Standardization of Cab Air Quality: Defining Dust

What is dust? Is it harmful? Before we tackle these, we need to understand what aerosols are, allowing us to determine where dust fits in. So, what are aerosols? Aerosols are a group of liquid or solid particles that are very small (0.001 to 100um in size – 1000um = 1mm), suspended in a gaseous medium. They can be naturally occurring or artificially produced in ambient (the community) and industrial air environments. They vary significantly in size, shape, chemical composition, and density. Aerosols can include dust, fume, and mist. Aerosols found in the workplace vary widely in size. Those visible to the human eye range from 100um – to 10,000um).


Now, onto dust. Dust is found everywhere. Dust is usually comprised of solid particles formed due to the crushing of parent material, e.g., rocks, or other mechanical processes, e.g., natural weathering. Dust has become one of the most significant exposure risks in the workplace and, more broadly, in society (e.g., very fine dust in cities from motor vehicles and industry).


From an industrial perspective, dust is created from many tasks carried out by specific industries and workplaces. Examples include mining, crushing, sieving, milling, cutting, grinding, planning, machining. These activities create dust that can be emitted into the atmosphere if not controlled at the source.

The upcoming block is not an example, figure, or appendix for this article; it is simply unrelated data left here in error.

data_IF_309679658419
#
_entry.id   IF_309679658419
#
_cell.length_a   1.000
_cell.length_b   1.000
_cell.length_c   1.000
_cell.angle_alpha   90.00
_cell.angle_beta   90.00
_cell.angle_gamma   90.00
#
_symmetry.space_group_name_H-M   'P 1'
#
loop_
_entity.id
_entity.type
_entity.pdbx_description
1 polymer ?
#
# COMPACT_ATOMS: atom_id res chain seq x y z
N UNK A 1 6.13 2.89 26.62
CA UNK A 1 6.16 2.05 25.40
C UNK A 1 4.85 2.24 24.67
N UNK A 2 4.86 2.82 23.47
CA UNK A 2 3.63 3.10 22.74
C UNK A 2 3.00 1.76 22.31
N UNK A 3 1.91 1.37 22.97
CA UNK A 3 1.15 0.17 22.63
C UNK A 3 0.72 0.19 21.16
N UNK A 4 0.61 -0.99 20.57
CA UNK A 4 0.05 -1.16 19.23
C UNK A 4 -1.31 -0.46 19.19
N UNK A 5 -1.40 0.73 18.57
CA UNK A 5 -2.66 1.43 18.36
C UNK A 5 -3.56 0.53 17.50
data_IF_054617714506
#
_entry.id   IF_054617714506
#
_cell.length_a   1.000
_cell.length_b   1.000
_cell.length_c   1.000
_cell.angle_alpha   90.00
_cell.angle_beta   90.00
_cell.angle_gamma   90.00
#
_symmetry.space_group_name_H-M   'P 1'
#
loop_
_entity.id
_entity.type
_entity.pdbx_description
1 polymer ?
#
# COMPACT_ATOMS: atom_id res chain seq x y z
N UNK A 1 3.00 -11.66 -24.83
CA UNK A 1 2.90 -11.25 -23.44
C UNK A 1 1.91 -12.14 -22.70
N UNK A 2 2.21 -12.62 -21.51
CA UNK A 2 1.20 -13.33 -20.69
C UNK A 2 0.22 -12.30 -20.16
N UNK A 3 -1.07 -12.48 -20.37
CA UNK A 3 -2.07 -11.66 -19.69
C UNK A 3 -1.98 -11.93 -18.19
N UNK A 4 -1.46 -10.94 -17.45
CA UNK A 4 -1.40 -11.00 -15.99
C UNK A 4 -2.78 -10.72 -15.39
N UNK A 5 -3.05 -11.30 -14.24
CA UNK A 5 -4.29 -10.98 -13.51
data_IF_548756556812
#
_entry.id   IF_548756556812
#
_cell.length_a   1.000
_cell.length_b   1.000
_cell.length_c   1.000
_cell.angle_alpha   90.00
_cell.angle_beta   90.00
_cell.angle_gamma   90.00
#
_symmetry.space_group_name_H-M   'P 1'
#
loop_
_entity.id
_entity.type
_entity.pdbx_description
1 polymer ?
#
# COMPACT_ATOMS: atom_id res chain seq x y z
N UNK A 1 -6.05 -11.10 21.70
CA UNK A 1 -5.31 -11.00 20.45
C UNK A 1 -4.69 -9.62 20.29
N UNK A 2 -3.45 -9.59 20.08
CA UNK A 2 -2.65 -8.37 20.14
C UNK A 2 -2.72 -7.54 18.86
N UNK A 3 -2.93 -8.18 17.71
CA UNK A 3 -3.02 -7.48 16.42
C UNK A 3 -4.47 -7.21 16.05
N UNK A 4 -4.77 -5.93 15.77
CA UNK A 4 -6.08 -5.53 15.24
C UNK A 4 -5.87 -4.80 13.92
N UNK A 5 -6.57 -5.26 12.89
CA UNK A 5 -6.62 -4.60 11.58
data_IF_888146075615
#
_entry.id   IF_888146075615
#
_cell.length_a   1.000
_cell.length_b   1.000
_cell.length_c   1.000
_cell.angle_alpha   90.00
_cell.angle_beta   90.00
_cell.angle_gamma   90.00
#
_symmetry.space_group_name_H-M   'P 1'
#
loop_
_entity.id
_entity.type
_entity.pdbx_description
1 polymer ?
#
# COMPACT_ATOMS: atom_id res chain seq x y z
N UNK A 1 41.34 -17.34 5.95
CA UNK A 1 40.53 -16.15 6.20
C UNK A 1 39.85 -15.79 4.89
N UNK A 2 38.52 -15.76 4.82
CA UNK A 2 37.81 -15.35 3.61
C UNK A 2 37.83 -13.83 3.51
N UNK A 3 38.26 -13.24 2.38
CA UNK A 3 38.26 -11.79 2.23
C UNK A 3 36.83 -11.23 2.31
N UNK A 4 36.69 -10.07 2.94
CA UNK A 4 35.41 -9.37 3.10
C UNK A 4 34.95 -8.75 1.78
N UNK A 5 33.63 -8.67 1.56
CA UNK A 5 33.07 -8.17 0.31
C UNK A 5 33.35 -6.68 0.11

So is there a dust issue? Many activities may not create dust or, if created, are relatively harmless (known as nuisance dust). However, breathing dust can give rise to illness (in the workplace - occupational) and permanent respiratory (lung) disorders when not effectively controlled to prevent exposure to the worker.


The size, quantity, and types of dust that are harmful to humans to breathe have been identified by medical science. As we consider standards for operator enclosures, it is reassuring to know that the engineering controls required by ISO 23875 effectively prevent dust from entering and remaining airborne in the cab.


We hope to inform and provoke a conversation with our readers and learn what interests them.


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(Ref: Reed et al., 2013. Principles of Occupational Health & Hygiene. A&U, Australia.

AIHA, 2011. The Occupational Environment: Its Evaluation, Control, and Management, 3rd Ed. AIHA, USA).



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